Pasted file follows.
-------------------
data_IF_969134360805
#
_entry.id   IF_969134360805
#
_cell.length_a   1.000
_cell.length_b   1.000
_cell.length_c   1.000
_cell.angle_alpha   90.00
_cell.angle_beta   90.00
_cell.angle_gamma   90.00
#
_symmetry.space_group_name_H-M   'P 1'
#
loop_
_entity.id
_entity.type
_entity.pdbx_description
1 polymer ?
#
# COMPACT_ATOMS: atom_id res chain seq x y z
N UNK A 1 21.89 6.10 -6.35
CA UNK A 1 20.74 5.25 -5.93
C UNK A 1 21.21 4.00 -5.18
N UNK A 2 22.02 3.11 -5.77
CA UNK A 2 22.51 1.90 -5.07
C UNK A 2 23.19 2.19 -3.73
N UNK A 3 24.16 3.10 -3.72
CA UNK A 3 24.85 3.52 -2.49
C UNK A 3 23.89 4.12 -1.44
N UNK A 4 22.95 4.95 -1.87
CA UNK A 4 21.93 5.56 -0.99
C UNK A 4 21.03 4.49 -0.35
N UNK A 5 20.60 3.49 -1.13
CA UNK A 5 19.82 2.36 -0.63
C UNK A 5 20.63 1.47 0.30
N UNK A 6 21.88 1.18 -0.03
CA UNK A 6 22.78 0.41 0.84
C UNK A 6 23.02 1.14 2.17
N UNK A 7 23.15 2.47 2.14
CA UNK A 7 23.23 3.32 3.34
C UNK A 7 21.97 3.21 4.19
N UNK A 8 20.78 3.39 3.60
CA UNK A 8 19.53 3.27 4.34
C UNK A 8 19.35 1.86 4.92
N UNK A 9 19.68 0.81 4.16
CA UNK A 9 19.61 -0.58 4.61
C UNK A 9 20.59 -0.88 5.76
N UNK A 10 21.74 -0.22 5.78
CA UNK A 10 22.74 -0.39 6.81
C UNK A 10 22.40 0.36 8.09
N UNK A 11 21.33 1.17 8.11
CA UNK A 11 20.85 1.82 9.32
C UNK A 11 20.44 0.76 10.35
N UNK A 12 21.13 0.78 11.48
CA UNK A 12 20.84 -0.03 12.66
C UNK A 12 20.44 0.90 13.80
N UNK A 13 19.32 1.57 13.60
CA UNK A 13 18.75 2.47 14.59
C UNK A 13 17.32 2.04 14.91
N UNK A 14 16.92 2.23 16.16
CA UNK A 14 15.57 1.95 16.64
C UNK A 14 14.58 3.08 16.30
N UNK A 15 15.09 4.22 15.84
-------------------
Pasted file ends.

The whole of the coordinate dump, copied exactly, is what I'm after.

data_IF_969134360805
#
_entry.id   IF_969134360805
#
_cell.length_a   1.000
_cell.length_b   1.000
_cell.length_c   1.000
_cell.angle_alpha   90.00
_cell.angle_beta   90.00
_cell.angle_gamma   90.00
#
_symmetry.space_group_name_H-M   'P 1'
#
loop_
_entity.id
_entity.type
_entity.pdbx_description
1 polymer ?
#
# COMPACT_ATOMS: atom_id res chain seq x y z
N UNK A 1 21.89 6.10 -6.35
CA UNK A 1 20.74 5.25 -5.93
C UNK A 1 21.21 4.00 -5.18
N UNK A 2 22.02 3.11 -5.77
CA UNK A 2 22.51 1.90 -5.07
C UNK A 2 23.19 2.19 -3.73
N UNK A 3 24.16 3.10 -3.72
CA UNK A 3 24.85 3.52 -2.49
C UNK A 3 23.89 4.12 -1.44
N UNK A 4 22.95 4.95 -1.87
CA UNK A 4 21.93 5.56 -0.99
C UNK A 4 21.03 4.49 -0.35
N UNK A 5 20.60 3.49 -1.13
CA UNK A 5 19.82 2.36 -0.63
C UNK A 5 20.63 1.47 0.30
N UNK A 6 21.88 1.18 -0.03
CA UNK A 6 22.78 0.41 0.84
C UNK A 6 23.02 1.14 2.17
N UNK A 7 23.15 2.47 2.14
CA UNK A 7 23.23 3.32 3.34
C UNK A 7 21.97 3.21 4.19
N UNK A 8 20.78 3.39 3.60
CA UNK A 8 19.53 3.27 4.34
C UNK A 8 19.35 1.86 4.92
N UNK A 9 19.68 0.81 4.16
CA UNK A 9 19.61 -0.58 4.61
C UNK A 9 20.59 -0.88 5.76
N UNK A 10 21.74 -0.22 5.78
CA UNK A 10 22.74 -0.39 6.81
C UNK A 10 22.40 0.36 8.09
N UNK A 11 21.33 1.17 8.11
CA UNK A 11 20.85 1.82 9.32
C UNK A 11 20.44 0.76 10.35
N UNK A 12 21.13 0.78 11.48
CA UNK A 12 20.84 -0.03 12.66
C UNK A 12 20.44 0.90 13.80
N UNK A 13 19.32 1.57 13.60
CA UNK A 13 18.75 2.47 14.59
C UNK A 13 17.32 2.04 14.91
N UNK A 14 16.92 2.23 16.16
CA UNK A 14 15.57 1.95 16.64
C UNK A 14 14.58 3.08 16.30
N UNK A 15 15.09 4.22 15.84